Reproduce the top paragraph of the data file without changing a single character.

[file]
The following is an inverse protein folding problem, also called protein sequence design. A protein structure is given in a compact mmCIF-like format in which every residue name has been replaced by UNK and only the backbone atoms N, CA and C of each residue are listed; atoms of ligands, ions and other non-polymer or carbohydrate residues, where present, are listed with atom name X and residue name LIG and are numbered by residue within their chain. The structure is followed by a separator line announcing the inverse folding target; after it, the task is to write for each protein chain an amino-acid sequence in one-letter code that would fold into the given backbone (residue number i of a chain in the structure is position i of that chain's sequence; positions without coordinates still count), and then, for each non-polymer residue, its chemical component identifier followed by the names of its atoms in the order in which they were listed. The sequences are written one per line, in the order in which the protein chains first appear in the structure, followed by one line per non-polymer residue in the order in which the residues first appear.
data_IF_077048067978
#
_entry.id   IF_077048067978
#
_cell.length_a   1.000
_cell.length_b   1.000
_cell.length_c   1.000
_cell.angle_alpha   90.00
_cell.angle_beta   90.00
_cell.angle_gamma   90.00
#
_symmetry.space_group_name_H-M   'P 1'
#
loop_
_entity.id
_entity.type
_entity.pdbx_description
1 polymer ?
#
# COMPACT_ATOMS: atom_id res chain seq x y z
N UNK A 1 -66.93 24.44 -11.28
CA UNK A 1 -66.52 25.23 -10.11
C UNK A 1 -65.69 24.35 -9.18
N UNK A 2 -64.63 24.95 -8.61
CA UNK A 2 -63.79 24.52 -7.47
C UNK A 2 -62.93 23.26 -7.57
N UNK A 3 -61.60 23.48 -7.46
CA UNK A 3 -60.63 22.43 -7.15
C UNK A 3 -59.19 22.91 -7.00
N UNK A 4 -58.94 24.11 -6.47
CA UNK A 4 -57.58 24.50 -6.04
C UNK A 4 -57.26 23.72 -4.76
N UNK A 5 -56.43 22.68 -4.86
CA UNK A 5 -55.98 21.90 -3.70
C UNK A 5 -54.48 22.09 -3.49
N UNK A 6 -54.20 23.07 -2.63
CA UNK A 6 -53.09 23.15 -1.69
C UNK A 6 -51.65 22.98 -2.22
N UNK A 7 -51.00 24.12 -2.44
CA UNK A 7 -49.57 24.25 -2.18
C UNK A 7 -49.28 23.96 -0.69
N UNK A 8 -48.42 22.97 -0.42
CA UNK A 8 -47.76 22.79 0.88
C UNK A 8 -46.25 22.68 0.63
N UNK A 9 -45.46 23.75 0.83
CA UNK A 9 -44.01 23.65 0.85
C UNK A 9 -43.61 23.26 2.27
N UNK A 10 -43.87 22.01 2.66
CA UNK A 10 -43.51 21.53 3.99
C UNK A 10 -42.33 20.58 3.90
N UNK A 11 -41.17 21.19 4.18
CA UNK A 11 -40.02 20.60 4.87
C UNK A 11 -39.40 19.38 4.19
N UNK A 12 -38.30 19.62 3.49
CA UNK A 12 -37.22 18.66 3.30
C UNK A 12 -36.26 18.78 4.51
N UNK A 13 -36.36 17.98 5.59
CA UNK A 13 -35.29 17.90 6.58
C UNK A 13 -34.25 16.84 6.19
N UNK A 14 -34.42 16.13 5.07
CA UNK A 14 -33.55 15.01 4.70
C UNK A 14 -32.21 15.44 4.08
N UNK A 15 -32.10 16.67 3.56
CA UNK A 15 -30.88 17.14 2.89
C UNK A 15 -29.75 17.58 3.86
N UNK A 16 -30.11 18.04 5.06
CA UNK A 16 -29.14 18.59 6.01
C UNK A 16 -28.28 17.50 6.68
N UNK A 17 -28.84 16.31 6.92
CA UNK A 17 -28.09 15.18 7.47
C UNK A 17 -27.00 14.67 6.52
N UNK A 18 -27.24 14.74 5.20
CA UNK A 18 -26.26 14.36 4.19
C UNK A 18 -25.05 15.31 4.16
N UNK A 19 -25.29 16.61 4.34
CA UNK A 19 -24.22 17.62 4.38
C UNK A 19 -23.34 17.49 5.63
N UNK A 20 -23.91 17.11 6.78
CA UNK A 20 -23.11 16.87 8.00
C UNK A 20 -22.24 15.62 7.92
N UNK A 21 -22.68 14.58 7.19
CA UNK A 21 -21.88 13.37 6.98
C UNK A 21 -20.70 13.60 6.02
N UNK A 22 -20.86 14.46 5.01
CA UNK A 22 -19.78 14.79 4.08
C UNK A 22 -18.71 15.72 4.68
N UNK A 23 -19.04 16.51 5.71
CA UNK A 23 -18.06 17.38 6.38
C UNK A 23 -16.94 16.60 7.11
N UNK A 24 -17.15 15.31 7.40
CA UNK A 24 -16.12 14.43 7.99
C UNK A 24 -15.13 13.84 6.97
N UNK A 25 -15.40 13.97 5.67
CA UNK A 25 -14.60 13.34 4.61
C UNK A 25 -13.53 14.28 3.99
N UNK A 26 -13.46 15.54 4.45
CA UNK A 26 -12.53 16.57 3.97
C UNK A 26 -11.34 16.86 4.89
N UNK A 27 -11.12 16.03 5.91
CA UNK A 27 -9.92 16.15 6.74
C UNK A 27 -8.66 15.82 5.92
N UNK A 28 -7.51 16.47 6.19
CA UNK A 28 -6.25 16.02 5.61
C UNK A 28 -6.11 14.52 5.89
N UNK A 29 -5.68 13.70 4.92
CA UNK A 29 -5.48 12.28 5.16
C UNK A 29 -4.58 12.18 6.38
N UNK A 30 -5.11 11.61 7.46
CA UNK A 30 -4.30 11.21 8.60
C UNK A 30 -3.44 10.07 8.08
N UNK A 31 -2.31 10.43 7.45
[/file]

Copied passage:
The following is an inverse protein folding problem, also called protein sequence design. A protein structure is given in a compact mmCIF-like format in which every residue name has been replaced by UNK and only the backbone atoms N, CA and C of each residue are listed; atoms of ligands, ions and other non-polymer or carbohydrate residues, where present, are listed with atom name X and residue name LIG and are numbered by residue within their chain. The structure is followed by a separator line announcing the inverse folding target; after it, the task is to write for each protein chain an amino-acid sequence in one-letter code that would fold into the given backbone (residue number i of a chain in the structure is position i of that chain's sequence; positions without coordinates still count), and then, for each non-polymer residue, its chemical component identifier followed by the names of its atoms in the order in which they were listed. The sequences are written one per line, in the order in which the protein chains first appear in the structure, followed by one line per non-polymer residue in the order in which the residues first appear.